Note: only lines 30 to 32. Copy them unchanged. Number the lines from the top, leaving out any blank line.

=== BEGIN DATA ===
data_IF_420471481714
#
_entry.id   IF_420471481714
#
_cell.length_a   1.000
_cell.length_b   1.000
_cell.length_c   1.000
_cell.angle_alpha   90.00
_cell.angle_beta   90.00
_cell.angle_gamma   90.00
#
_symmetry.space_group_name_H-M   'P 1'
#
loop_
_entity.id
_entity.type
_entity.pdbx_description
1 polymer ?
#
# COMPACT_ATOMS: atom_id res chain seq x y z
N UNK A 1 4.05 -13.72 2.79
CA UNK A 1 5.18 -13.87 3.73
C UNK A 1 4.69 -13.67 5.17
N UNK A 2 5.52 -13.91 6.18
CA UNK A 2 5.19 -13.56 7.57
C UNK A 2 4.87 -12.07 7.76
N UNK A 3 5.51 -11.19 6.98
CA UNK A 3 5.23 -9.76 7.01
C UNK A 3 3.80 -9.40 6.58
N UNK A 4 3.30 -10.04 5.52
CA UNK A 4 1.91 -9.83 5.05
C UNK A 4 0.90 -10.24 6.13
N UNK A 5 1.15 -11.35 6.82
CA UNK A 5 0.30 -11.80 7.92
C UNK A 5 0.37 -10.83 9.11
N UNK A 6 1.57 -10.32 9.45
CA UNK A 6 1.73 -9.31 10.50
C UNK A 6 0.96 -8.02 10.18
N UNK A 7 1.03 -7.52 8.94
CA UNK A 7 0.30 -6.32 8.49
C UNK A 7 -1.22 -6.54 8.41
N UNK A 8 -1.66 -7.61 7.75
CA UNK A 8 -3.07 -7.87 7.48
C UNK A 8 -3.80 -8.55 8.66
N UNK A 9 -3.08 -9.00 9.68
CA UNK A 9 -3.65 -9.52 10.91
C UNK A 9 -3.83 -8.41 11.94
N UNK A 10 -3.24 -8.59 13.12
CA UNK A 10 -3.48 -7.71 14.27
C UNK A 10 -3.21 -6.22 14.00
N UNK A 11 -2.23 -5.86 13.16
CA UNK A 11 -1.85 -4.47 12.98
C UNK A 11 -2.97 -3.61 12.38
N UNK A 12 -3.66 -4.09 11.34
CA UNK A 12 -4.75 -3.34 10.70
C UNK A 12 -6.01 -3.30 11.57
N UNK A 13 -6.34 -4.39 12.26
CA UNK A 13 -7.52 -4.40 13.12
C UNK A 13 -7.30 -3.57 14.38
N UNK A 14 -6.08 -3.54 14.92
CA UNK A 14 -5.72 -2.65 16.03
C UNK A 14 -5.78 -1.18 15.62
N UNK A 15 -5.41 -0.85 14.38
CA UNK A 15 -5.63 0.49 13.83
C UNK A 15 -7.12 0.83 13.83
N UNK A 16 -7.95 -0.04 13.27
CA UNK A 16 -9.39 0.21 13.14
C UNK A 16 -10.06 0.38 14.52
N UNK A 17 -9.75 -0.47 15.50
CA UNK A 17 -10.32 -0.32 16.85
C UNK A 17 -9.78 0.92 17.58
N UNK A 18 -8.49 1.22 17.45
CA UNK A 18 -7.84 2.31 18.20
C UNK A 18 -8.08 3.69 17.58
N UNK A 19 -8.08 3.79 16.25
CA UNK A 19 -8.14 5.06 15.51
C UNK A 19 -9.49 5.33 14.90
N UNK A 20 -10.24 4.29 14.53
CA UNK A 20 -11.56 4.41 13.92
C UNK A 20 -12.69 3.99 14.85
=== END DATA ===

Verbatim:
N UNK A 4 3.30 -10.04 5.52
CA UNK A 4 1.91 -9.83 5.05
C UNK A 4 0.90 -10.24 6.13